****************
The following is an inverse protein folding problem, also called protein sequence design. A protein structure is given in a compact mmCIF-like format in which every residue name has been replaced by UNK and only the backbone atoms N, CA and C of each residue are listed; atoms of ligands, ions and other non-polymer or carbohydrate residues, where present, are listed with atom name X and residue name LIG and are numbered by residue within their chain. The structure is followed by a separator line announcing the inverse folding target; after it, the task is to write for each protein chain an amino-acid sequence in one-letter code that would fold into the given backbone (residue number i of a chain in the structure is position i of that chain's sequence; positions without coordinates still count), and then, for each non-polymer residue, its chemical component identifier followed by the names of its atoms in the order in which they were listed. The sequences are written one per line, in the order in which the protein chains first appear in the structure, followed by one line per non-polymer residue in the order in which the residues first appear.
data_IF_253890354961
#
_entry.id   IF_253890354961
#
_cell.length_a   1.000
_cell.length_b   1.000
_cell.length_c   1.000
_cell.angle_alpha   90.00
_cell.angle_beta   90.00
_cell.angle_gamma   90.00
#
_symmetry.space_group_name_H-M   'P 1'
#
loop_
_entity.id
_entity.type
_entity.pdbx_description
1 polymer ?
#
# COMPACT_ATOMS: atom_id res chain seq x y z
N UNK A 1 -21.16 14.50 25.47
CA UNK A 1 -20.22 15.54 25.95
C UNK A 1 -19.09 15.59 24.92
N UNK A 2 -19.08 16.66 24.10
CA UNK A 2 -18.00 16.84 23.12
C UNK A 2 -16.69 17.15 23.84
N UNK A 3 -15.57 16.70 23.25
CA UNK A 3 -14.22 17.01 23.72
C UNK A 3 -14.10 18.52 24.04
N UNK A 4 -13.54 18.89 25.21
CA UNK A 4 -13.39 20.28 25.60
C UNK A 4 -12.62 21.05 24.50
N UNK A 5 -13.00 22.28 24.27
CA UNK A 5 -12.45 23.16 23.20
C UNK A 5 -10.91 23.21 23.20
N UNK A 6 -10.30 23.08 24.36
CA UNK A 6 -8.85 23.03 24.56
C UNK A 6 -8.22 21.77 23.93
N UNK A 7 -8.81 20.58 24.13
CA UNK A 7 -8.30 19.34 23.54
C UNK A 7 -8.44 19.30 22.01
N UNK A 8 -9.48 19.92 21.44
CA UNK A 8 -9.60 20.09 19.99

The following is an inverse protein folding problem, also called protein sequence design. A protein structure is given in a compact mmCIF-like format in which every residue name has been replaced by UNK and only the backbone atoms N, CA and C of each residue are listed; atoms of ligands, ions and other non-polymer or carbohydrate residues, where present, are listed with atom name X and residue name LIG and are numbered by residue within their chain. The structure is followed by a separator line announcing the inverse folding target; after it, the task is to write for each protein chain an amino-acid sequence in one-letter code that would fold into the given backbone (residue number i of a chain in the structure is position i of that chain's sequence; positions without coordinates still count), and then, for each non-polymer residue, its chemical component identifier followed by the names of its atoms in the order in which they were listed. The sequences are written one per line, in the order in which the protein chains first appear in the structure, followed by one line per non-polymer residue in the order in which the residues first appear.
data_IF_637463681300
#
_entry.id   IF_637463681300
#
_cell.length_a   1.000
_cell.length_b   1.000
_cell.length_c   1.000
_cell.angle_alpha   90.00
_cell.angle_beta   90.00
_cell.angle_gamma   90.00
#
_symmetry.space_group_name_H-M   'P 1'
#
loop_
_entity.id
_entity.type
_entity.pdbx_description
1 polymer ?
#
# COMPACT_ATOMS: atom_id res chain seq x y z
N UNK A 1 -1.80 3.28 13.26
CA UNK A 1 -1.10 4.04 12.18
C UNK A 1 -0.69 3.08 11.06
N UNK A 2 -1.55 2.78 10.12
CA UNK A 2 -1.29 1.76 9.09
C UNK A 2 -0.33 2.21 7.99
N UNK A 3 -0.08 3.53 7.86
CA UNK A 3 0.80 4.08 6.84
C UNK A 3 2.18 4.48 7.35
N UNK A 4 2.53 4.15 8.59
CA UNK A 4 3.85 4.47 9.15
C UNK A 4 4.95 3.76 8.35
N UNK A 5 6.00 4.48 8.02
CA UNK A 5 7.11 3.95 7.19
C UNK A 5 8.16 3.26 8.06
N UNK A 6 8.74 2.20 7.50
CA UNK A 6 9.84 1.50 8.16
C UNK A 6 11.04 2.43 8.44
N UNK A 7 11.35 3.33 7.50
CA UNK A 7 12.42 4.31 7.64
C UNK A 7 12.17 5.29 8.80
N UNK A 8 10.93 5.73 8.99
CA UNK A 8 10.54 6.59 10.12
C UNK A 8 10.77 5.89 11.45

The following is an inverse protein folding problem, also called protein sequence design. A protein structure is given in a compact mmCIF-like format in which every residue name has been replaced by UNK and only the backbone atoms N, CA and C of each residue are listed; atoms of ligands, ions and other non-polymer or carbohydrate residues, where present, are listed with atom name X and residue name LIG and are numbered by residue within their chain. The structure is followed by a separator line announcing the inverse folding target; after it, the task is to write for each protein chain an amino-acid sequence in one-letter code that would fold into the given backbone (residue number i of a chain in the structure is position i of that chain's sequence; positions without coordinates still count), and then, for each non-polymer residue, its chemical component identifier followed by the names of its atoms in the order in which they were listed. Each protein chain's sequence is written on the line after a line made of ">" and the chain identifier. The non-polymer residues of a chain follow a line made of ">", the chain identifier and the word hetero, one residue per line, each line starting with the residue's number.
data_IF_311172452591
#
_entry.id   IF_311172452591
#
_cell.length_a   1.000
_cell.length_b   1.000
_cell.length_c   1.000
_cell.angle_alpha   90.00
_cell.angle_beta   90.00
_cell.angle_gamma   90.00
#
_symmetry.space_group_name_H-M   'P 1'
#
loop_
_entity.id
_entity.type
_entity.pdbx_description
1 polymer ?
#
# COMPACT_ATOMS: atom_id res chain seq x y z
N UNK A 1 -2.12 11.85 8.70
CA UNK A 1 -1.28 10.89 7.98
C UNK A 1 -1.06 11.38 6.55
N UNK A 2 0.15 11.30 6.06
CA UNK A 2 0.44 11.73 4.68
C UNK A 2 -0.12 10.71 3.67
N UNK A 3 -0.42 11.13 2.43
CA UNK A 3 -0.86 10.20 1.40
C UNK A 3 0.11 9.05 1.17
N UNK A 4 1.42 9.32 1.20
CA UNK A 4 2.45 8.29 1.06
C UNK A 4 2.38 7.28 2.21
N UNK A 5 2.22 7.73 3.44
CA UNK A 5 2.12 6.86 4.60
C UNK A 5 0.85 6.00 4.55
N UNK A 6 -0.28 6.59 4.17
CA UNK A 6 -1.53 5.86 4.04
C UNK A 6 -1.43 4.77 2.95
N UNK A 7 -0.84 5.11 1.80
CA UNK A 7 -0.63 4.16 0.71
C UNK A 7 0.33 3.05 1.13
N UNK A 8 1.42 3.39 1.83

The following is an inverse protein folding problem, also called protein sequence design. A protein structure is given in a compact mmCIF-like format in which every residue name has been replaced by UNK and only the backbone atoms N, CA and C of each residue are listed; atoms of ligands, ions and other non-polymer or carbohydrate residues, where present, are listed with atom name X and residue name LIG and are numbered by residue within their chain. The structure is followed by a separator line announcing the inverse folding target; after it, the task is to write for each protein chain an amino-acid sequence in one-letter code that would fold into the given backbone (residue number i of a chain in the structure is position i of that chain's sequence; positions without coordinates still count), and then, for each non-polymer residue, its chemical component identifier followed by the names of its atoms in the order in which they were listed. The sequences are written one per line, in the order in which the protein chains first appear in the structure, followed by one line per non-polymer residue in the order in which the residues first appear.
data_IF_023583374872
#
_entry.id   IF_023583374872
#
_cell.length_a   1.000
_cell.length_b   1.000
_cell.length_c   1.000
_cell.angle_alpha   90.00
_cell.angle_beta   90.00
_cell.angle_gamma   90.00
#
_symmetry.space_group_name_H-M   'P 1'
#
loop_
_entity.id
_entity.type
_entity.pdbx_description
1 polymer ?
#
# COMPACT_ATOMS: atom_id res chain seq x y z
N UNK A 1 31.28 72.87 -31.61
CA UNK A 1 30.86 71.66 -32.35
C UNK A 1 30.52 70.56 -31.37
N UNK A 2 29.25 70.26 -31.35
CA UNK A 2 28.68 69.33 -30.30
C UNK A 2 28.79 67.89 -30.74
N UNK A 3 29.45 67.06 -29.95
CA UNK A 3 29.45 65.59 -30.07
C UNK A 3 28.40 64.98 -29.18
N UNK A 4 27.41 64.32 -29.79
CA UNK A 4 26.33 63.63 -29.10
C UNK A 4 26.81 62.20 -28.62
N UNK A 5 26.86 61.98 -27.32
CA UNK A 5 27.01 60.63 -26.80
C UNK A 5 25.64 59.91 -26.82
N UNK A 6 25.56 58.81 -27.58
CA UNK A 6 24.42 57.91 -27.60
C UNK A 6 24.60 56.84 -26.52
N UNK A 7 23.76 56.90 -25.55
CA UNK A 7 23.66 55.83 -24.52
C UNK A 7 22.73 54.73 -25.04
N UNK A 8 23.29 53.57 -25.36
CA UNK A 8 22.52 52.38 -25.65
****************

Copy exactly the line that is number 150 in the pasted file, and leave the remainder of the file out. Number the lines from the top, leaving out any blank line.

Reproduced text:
_entity.pdbx_description